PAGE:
Style in Action fashion show raises money for Meals on Wheels
Food, fashion, and charity are always in style, but there are only a few tickets remaining for the Style in Action Luncheon and Spring Style Show on May 1.
The annual event benefits Meals On Wheels, which is overseen by Opportunities for Williamson and Burnet Counties.
Last year’s style show drew about 200 attendees, and this year’s already has 240 people registered, leaving few seats remaining inside Lakeside Pavilion, 307 Buena Vista Drive in Marble Falls.
Tickets are $40 per person and can be reserved online or in person at Marble Falls boutiques participating in the event, including:
• Ciao Bella, 309 Main St.
• XLR8 Marble Falls, 900B Main St.
• Salem’s Fashions, 514 U.S. 281
• Blair’s Western Wear, 2501 U.S. 281
• Eve Couture, 206 Main St.
• Madlyn’s, 2106 U.S. 281
The site of the fundraiser, Lakeside Pavilion, is at Lakeside Park, where ongoing construction has parking lots in poor shape. To help those attending the event, Smart Wheels Golf Carts is providing golf carts to get people from their cars to the door.
Once inside, lunch will be catered by Susie Pell and includes a mixed spring salad with raspberry vinaigrette, smoked turkey and feta cheese, a roll, and a sour cream pound cake with lemon drizzle for dessert. Former Burnet Mayor Gary Wideman will be master of ceremonies. Local and county officials will be serving as distinguished gentlemen.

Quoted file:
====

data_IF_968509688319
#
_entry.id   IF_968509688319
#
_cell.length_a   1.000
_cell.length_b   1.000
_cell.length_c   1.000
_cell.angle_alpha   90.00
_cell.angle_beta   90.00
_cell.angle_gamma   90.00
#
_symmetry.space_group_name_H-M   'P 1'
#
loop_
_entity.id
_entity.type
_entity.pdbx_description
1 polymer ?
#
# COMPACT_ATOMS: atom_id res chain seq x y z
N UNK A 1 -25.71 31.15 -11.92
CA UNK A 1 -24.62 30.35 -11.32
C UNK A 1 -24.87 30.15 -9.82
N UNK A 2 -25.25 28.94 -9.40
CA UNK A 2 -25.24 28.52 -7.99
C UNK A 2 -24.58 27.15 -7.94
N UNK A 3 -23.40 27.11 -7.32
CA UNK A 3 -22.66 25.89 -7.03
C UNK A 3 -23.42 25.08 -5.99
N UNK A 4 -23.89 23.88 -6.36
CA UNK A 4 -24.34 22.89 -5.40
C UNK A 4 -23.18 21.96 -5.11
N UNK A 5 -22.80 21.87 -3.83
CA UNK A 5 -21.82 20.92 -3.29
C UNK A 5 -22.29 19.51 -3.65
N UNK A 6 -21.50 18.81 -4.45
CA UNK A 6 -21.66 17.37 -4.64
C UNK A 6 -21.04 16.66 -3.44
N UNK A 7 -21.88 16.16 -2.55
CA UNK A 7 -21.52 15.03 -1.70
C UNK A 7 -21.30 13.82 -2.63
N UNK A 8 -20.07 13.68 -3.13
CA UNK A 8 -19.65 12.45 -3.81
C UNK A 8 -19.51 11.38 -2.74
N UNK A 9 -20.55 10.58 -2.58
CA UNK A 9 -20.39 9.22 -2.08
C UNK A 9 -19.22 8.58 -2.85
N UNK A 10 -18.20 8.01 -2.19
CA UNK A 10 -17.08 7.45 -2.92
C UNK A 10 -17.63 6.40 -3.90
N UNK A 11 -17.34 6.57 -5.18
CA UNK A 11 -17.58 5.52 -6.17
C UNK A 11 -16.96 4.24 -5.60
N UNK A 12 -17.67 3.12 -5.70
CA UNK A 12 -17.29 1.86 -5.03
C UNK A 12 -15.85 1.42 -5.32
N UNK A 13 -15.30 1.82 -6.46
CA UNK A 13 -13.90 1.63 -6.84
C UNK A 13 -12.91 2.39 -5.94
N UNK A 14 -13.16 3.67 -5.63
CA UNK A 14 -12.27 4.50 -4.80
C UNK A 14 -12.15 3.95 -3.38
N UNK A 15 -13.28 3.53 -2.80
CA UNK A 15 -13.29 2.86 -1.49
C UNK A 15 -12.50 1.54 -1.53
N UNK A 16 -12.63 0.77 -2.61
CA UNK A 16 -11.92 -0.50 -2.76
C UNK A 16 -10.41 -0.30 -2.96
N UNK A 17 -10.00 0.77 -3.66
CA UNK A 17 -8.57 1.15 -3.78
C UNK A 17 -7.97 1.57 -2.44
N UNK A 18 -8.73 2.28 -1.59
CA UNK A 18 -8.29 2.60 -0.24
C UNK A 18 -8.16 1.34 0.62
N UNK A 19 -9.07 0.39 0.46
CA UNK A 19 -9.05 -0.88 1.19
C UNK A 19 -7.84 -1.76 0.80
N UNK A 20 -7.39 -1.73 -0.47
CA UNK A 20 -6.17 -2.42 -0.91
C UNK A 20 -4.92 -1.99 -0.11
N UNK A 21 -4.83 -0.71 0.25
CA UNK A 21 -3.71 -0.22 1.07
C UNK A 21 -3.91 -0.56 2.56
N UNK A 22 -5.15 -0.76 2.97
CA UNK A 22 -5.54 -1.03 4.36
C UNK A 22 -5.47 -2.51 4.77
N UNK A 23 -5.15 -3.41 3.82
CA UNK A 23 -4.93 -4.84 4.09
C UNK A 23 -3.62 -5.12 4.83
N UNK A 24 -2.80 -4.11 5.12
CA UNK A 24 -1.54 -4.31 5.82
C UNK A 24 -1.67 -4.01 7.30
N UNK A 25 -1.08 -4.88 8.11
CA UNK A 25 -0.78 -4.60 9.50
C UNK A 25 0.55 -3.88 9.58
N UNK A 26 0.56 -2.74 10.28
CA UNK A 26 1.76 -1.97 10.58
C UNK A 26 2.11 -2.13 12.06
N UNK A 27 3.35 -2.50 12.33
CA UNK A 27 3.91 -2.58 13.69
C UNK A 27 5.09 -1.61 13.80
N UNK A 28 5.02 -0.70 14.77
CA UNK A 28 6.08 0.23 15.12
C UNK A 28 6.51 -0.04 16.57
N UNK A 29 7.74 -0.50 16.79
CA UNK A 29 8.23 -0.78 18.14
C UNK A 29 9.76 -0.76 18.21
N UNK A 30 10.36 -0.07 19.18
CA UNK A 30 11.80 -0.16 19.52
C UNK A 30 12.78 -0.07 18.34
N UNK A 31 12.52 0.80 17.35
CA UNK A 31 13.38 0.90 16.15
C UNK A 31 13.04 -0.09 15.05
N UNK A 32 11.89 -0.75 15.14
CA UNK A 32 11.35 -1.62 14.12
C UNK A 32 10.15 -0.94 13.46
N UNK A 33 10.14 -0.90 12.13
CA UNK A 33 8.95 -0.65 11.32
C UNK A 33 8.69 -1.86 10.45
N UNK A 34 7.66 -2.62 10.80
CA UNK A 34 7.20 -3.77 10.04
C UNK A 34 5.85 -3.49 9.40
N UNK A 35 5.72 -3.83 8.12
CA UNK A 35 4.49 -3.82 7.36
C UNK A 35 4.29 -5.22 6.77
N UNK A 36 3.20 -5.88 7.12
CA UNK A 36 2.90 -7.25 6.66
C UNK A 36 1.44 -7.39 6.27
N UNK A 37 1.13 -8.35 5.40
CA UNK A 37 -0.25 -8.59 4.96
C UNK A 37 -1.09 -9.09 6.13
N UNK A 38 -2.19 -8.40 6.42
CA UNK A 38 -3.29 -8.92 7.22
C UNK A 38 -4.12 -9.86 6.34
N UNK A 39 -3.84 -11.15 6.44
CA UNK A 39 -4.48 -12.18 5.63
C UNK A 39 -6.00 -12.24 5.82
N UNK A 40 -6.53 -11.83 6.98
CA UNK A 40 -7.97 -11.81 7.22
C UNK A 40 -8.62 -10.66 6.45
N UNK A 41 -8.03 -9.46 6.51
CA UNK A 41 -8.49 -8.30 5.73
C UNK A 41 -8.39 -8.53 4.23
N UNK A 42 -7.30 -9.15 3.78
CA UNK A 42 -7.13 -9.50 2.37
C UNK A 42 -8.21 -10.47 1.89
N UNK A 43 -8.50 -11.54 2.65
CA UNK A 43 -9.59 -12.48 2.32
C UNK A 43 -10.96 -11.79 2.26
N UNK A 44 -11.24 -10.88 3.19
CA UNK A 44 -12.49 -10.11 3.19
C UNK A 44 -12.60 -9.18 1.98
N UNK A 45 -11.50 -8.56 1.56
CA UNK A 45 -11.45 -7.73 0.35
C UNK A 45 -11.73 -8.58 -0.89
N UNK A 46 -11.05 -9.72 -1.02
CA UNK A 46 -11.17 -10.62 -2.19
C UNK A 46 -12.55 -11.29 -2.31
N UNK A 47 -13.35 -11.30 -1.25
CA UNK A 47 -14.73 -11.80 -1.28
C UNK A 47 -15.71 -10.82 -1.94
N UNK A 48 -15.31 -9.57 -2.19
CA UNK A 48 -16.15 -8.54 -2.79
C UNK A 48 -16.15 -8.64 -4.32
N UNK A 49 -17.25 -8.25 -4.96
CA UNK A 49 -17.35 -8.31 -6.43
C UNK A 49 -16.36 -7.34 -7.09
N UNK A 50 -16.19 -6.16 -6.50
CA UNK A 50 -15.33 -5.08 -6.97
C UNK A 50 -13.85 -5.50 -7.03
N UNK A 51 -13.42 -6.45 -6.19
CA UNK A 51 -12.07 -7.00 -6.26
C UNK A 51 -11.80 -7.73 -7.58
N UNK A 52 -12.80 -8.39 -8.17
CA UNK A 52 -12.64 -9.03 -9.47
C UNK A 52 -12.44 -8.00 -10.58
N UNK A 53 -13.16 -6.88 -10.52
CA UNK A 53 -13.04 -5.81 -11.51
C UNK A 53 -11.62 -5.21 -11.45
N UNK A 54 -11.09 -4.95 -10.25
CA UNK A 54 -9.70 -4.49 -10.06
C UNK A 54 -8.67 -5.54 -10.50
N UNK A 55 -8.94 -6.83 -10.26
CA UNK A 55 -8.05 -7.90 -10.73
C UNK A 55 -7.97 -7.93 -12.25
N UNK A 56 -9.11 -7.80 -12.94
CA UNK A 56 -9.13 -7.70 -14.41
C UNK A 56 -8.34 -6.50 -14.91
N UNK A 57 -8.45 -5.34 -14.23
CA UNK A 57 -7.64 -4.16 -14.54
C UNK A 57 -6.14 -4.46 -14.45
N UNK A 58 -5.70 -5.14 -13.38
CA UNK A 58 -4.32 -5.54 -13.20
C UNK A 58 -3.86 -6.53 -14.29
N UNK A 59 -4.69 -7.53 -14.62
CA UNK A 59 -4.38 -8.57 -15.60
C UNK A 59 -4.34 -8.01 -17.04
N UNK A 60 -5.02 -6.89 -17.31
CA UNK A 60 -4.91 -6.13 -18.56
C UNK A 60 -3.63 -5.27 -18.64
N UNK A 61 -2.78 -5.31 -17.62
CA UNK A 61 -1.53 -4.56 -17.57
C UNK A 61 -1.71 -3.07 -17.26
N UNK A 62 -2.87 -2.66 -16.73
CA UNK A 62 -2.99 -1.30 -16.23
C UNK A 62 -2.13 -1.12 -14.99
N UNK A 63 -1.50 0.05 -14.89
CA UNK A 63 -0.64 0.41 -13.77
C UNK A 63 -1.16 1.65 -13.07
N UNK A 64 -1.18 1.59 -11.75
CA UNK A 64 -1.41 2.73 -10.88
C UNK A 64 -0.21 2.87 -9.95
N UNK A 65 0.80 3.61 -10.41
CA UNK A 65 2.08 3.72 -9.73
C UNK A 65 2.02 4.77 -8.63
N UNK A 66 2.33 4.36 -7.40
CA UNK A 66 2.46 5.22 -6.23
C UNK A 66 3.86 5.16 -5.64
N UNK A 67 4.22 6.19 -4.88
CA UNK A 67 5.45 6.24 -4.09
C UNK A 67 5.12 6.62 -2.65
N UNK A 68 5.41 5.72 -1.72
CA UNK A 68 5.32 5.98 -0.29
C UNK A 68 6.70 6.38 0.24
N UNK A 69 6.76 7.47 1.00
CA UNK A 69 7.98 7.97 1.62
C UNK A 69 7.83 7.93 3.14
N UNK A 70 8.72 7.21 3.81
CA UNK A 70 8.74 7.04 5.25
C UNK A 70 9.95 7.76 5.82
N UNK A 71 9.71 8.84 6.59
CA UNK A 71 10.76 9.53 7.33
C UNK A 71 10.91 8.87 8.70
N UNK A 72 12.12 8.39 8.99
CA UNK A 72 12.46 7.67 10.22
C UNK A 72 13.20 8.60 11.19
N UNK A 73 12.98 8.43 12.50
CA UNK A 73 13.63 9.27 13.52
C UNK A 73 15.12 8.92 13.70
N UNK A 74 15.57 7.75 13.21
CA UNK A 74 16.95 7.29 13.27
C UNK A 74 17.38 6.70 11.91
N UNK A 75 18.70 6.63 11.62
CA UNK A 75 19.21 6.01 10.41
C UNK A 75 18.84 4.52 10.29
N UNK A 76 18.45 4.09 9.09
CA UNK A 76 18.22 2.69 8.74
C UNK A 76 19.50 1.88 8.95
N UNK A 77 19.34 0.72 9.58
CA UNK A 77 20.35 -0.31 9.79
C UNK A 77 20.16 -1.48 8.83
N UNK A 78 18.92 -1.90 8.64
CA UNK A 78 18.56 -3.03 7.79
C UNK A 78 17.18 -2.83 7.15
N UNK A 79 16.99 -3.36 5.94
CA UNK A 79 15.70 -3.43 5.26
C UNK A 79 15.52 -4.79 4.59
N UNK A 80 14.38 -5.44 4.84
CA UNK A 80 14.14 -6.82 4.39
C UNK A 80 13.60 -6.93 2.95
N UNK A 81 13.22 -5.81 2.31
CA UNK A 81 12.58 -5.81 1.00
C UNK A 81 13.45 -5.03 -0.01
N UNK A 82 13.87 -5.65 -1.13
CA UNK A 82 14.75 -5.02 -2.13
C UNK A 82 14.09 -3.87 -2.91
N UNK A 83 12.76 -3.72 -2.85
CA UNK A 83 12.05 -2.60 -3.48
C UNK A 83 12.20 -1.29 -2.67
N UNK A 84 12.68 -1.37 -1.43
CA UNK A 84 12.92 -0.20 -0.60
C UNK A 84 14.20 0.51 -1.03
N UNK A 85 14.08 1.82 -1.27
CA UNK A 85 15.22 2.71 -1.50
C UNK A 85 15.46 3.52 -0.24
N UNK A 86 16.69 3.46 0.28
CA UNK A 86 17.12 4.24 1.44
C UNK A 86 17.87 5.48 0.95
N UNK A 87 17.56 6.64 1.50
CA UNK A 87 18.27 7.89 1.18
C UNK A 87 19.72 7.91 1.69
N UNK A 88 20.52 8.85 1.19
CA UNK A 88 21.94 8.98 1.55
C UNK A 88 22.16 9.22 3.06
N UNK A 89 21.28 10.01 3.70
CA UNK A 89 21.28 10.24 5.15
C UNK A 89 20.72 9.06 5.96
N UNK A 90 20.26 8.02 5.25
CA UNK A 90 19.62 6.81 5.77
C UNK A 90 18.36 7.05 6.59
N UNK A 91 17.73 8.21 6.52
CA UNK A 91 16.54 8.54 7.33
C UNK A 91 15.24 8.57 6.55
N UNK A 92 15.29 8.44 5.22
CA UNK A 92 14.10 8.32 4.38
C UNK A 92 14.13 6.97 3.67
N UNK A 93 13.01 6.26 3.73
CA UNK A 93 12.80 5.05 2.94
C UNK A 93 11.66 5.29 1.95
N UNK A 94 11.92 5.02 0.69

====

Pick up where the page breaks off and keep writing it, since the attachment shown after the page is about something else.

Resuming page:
The event is fun and entertaining, but at its core is an important issue to seniors and veterans who rely on Meals on Wheels.
“We have over nine hundred volunteers in (Burnet and Williamson) counties, but we always need more because some only volunteer once a month or once a week,” said Lauren McAndrews, director of Development for Opportunities for Williamson and Burnet Counties, about volunteer drivers. “We believe in taking care of our neighbors in need.”
That includes providing meals to people to allow them to remain in their homes or even feed themselves and a pet, who might be their only companion.
McAndrews recalled a man who recently passed away at the age of 94 who was able to remain in his home because of the Meals On Wheels program. The organization also has a pet program so people aren’t rationing their food and sharing with their pets.
“Before (one person) got on the Meals On Wheels program, she was sharing food with her cat because she didn’t have enough money for medicine, cat food, and food for herself,” McAndrews said. “We found that unacceptable. Our pet program provides for pet food, litter, vaccinations, and emergency medical treatments so seniors have their companions.”
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